Saturday, August 15, 2009

Governmental Contracts

I spent all day yesterday going over a contract that was issued by Pinellas County (which is part of the Tampa Bay area). By the end of it, my head was swimming.

There were so many errors, omissions, and downright disagreements in that contract that it took pages to document it all.

I'm a moderate that believes in governmental healthcare (I've discussed this previously) and I think that we desperately need to reform our healthcare system. I've heard the conservative pundits claim that over 80% of us are insured and I know that this is not true. I've seen the evidence to the contrary and I find it remarkable that someone can repeat such a fabrication with a straight face. In fact, experience alone has shown me that this simply is not the case.

But insurance companies make a huge profit (they are known as "The Silent Bankers" among financiers) and you can be guaranteed that they are throwing everything they can into the fight, including paying off whomever they can to spread their message.

On the other hand, the system will need to be run efficiently and well and common sense will be required. They cannot do as they have always done by giving contracts to the lowest bidder, as this results in a continual drop in the quality of service. There must be a better way.

And the government must do the same with their personnel: Cheapest is by no means best. A poorly paid employee is no bargain. At best you have an employee filled with resentment who is continually looking for work elsewhere. At worst, you have someone who has been promoted to his level of incompetancy.

To do governmental healthcare the right way, the government needs to rethink it's entire system. If they don't, they might as well hand it over to Pinellas County.


daveawayfromhome said...

Are you seriously suggesting that private companies dont use lowest bidders and the cheapest suppliers that they can get away with?

Ed Abbey said...

Dave - As part owner of a company, I can say we don't. I am constantly bombarded with cheaper services for tools, etc from China and don't take them up on it. But then my company doesn't compete on price, we compete on quality and are known worldwide for it.

The Lazy Iguana said...

Going for the lowest bidder is not the problem. What lowers quality is when the bid contract is lowered.

For example, say I put out an open bid contract for 1 pound of gold. I get 10 bids, I go with the lowest amount. I get 1 pound of gold for the best price.

Now lets say I decide that the contract should be for "any yellowish metal". Ill probably not get gold.

The people making crap up - mostly on the radio but also on TV - have to do so. They make a lot of money, and they have to maintain their audience. And how do you do this? Make stuff up - like 80% are insured and the 20% that are not are all illegals. So you want to tax us to pay for illegals??!?! Well I say NO!

Sound familiar?

They make crap up because that is what their audience wants to hear. And if they do not deliver the proper message, someone else will come along and make crap up and steal their audience. No audience, no big fat contract. Heck your show might even be canceled. Then how will you be able to afford a fancy high price lawyer to keep you out of jail when you get busted for drugs?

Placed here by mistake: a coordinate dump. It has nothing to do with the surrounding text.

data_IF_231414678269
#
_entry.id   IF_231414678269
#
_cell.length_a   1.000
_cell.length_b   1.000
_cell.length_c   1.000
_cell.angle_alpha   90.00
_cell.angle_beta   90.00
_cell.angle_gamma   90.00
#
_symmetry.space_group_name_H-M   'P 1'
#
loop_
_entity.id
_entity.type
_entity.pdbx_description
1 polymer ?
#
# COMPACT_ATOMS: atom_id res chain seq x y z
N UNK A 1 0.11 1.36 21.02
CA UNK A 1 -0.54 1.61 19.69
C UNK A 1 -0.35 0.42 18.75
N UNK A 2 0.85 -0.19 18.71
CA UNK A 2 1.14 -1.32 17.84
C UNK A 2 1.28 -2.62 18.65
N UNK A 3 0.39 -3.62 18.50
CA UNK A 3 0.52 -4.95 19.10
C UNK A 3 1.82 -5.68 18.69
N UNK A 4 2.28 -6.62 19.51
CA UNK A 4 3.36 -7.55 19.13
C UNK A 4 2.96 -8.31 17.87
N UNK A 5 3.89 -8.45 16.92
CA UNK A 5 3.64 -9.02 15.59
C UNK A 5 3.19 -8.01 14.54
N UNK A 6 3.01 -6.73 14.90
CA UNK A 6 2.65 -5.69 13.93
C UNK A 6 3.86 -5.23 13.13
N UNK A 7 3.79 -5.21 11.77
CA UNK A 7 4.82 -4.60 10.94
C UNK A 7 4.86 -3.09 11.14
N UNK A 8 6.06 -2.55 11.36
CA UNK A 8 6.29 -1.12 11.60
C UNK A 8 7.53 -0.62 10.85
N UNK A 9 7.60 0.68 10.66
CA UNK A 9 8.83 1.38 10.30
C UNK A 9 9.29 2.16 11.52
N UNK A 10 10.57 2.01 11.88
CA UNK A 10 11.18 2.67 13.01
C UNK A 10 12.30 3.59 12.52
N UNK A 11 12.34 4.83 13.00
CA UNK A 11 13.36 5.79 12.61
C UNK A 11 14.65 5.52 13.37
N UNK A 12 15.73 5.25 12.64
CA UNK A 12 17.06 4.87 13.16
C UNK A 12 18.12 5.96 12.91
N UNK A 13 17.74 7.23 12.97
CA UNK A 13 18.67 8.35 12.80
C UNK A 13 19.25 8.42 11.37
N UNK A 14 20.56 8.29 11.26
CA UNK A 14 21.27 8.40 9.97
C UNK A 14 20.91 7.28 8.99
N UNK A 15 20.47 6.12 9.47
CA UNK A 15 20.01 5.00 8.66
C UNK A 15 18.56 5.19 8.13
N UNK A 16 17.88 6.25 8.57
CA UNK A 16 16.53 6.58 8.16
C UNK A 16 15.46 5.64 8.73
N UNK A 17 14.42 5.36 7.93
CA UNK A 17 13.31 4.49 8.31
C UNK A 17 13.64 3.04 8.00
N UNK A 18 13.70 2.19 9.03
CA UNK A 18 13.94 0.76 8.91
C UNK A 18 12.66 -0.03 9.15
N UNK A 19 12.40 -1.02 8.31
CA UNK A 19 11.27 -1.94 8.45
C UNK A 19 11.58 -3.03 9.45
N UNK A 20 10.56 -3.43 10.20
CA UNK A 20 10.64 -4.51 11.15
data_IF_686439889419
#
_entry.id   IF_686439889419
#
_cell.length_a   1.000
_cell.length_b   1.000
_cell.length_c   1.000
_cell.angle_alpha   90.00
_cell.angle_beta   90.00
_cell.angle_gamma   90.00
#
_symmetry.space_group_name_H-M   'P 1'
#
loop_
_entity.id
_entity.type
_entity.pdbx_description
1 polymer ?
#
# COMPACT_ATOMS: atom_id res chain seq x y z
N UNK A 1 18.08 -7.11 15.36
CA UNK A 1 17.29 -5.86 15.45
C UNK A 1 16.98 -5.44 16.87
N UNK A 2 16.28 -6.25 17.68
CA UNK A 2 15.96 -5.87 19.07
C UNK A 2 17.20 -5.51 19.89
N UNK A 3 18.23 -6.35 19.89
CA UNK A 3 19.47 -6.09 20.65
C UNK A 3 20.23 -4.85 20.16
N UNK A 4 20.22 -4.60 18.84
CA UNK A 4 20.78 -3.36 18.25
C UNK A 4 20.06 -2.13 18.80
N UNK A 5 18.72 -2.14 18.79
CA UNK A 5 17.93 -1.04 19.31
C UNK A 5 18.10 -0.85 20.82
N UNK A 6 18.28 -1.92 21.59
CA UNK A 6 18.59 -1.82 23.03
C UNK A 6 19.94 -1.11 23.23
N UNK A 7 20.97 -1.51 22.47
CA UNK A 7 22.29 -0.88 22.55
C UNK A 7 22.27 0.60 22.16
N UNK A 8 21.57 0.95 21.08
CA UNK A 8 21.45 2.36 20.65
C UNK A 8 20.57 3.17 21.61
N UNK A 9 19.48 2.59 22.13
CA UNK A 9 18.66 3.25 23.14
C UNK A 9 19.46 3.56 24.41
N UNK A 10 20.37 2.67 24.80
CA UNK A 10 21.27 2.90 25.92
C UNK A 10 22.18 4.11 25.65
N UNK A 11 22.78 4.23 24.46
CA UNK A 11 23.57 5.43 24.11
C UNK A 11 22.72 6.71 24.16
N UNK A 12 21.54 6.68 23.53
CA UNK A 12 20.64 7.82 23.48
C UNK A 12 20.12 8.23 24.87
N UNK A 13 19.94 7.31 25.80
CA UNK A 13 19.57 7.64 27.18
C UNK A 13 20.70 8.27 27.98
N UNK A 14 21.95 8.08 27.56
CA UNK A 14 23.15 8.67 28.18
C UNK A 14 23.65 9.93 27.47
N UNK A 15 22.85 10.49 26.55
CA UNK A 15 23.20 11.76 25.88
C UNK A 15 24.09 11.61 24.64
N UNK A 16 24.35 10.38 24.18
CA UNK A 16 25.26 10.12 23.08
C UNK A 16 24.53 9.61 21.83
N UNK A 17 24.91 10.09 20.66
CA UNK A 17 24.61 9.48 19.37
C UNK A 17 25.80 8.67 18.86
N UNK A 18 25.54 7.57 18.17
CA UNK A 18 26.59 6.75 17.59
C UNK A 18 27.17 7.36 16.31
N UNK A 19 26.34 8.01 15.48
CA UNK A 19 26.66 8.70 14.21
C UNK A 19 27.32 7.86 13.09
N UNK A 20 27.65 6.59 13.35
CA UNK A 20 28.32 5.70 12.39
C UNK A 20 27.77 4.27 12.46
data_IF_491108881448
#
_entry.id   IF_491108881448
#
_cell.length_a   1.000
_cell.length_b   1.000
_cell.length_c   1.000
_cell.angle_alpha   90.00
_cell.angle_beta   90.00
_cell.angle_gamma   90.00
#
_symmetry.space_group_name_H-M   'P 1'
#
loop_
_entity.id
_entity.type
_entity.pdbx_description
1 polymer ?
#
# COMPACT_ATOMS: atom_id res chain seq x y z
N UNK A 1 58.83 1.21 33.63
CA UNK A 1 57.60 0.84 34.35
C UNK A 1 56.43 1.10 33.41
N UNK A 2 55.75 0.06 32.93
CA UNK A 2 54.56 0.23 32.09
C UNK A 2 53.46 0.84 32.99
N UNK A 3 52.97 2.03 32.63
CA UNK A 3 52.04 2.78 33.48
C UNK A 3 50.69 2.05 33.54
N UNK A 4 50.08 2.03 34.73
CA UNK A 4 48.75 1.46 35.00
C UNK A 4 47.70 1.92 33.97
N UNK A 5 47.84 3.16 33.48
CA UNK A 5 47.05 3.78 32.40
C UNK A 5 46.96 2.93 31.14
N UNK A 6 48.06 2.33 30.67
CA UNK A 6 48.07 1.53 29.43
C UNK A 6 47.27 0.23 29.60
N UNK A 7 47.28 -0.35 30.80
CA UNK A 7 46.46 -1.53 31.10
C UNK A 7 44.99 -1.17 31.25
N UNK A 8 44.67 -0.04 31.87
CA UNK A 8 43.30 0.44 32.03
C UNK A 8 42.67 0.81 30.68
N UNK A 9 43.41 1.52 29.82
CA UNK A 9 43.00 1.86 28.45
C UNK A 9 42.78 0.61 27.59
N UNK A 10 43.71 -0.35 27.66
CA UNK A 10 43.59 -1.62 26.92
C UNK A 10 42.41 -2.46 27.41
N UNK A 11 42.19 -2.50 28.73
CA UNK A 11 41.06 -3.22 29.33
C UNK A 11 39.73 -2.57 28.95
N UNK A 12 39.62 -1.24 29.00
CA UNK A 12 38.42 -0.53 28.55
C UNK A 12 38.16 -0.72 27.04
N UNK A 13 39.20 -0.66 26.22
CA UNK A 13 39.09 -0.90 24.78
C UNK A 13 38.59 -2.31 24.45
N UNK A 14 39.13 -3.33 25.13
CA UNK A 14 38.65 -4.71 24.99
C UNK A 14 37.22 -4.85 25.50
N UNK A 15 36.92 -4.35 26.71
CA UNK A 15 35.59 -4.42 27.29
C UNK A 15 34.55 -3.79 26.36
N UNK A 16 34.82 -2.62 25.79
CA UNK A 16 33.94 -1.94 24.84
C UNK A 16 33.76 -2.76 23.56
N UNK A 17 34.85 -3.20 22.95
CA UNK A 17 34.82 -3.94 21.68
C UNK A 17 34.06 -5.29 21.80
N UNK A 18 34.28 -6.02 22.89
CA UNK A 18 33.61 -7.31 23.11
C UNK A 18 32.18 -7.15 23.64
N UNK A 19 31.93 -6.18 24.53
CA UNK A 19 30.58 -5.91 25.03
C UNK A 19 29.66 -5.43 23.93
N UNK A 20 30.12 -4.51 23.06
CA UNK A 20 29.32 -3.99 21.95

daveawayfromhome said...

Ed, without knowing what your company does I cant really comment on it. I do know that my company (that I work at, not own) provides signage for other companies, and the slowing economy has resulted in those companies forcing bargain basement prices on my company in order to "compete". We in turn, seek the lowest prices from our vendors, while trying not to skimp on quality.
As Lazy points out, it's not the "lowest bidder" issue that's the problem in government, it's the specifications given when collecting bids (and the corruption often accompanying the awarding of contracts - which is a whole seperate issue).

Saur said...

Dave, Dave, most definitely. I'm not suggesting it - I'm stating it as a fact. Businesses that are successful realize that you cannot always award to or buy something from the lowest bidder because, as Ed points out, cheapest is often just that.

Ed, Agreed!

Lazy, From what I can understand, it doesn't look as if I agree w/ you about what lowers the quality of a bid. It makes sense but it's too simplistic. Here's the odd reality of it all:

2007: Company A wins The Job because they bid it at $100K. This allows them a profit of $50K a year.

2008: Company B wins The Job for $75K because they know what Company A bid it at the year before, and they figure a profit of $25K is better than nothing, though that barely covers the additional bills such as rent, electricity, and clerical payroll.

2009: Company C is desperate. They really need that job to stay afloat. They just lost a major contract due to the recession and they simply need something that will allow them to keep their staff through the recession. Their goal isn't to make a profit - their goal is to just stay alive.

Company C bids the job to make a profit of only $5K a year and they pare everything back to the bare bones. They fire some people, and persuade the others (who are unskilled workers) to do jobs for a lump sum, which means that overall these workers are working for less than minimum wage. This is illegal, but done often in such cases. As a result, work standards are lowered and everyone suffers.

This is the reality of going to the lowest bidder.

So what will happen in 2010? Will Company A want to compete with Company C? Will Company C continue to do business at the bare minimum of profit and service? My bet is on Company C.